The Sierra Leone Crab is restricted to freshwater habitats in the Upper Guinea rainforest zone and known only from three crabs collected in 1955. Relatives of these crabs were recently rediscovered and have striking orange and purple coloration, an unusual inflated carapace and an unusual ecology—they climb trees! A search for this crab could also include a search for two other lost species in the Upper Guinea rainforest zone, Afzeli’s Crab (Afrithelphusa azfelli), which is known from two individuals collected before 1800, and Gerhilda’s Crab (Afrithelphusa gerhildae). All three species are likely lost because they live in obscure, out-of-the-way places such as trees, caves, mountain streams and cracks in rocks.
Re:wild is working with the University of Yaounde 1 in Cameroon and Northern Michigan University to rediscover these species.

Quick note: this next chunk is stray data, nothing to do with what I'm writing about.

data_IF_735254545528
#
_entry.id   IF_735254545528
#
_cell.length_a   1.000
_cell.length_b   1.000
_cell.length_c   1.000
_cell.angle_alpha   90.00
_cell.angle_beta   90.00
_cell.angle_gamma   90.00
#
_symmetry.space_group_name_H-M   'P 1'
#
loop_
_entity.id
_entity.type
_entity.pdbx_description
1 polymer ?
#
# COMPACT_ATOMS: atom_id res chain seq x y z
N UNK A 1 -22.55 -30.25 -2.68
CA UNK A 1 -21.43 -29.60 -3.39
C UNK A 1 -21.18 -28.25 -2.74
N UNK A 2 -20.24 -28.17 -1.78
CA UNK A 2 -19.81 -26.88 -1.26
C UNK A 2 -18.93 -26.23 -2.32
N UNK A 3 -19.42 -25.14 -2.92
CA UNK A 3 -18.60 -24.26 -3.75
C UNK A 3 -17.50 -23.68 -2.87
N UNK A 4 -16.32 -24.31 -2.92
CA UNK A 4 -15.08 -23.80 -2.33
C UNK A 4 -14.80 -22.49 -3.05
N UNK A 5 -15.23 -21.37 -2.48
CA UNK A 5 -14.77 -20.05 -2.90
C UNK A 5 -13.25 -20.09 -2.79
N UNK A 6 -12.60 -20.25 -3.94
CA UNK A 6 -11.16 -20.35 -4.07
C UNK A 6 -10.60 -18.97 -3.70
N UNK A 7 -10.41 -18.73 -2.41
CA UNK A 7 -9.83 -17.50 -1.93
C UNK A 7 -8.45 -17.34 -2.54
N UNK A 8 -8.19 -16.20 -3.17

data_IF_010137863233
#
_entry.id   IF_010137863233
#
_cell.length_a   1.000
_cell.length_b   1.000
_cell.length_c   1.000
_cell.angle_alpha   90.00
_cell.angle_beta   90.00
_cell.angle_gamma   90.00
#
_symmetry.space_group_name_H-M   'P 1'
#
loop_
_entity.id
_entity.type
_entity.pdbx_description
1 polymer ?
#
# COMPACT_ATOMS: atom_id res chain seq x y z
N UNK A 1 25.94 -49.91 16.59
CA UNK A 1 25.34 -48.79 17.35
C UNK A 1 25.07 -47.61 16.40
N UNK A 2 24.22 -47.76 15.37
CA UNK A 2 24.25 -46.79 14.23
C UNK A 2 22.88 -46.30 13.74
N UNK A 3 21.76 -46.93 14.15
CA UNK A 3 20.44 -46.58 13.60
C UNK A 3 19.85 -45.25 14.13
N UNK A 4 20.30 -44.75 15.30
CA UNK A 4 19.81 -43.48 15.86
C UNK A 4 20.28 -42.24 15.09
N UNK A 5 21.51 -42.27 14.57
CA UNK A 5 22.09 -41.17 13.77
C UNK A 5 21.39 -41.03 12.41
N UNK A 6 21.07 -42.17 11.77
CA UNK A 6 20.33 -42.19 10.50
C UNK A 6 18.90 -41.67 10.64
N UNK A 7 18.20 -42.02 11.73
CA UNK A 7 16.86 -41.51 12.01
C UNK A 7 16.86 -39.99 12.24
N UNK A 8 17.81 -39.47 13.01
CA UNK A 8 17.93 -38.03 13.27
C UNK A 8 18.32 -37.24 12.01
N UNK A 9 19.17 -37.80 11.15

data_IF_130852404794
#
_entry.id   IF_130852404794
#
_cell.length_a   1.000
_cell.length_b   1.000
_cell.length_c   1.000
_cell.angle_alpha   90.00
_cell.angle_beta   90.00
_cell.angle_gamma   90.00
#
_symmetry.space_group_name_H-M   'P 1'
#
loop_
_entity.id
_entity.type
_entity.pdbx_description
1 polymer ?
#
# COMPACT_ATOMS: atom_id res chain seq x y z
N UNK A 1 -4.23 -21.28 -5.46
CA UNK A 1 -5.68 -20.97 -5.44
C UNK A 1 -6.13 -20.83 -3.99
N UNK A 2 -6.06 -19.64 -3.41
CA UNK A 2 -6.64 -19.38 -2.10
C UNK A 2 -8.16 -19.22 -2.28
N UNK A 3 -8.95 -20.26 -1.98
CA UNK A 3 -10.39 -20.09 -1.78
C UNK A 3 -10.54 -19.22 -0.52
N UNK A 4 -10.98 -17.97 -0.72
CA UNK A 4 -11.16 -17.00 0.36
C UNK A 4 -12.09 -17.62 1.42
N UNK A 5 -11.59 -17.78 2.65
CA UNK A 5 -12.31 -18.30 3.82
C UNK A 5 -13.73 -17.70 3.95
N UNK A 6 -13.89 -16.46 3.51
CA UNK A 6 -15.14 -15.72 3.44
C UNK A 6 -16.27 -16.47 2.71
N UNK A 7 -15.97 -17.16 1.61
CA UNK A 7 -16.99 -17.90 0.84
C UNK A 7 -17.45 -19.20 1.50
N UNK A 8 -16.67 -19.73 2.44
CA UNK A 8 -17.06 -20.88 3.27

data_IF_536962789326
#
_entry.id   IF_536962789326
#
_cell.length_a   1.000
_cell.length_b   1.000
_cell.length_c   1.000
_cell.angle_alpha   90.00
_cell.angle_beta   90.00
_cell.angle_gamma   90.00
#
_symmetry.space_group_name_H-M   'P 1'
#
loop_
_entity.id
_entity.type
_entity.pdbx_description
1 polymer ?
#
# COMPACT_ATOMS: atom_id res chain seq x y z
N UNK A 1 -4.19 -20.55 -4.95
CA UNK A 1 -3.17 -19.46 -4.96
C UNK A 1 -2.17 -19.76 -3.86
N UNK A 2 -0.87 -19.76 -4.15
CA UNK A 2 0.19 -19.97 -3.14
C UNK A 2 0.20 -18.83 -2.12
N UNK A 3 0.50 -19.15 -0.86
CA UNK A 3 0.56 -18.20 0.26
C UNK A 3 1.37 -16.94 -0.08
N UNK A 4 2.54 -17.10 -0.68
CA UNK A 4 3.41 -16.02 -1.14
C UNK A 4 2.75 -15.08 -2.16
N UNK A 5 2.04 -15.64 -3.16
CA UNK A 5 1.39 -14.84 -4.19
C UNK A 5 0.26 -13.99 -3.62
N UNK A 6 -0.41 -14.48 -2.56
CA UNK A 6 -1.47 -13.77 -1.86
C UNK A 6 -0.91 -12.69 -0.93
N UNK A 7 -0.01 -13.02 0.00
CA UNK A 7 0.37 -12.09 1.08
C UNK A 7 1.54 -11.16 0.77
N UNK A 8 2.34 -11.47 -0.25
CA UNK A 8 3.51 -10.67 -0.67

An expedition team’s two-week trip to northwestern Madagascar in 2018 in search of the lost Voeltzkow’s Chameleon (Furcifer voletzkowi) not only resulted in the successful rediscovery of the species, but the discovery that females are very colorful. The Voltzkow’s chameleon was the sixth of Re:wild’s top 25 “most wanted” lost species to be rediscovered, and its rediscovery is helping unlock the many secrets surrounding the cryptic species first described in 1893 and last seen in 1913 in Madagascar.
Frank Glaw, head of the Department of Vertebrates at the Zoologische Staatssammlung München, who led the expedition, which also included chameleon asset management ltd, the Swiss sponsor, represented by Carlos Zanotelli, and the University of Antananarivo in Madagascar.
Zoologische Staatssammlung München, chameleon asset management ltd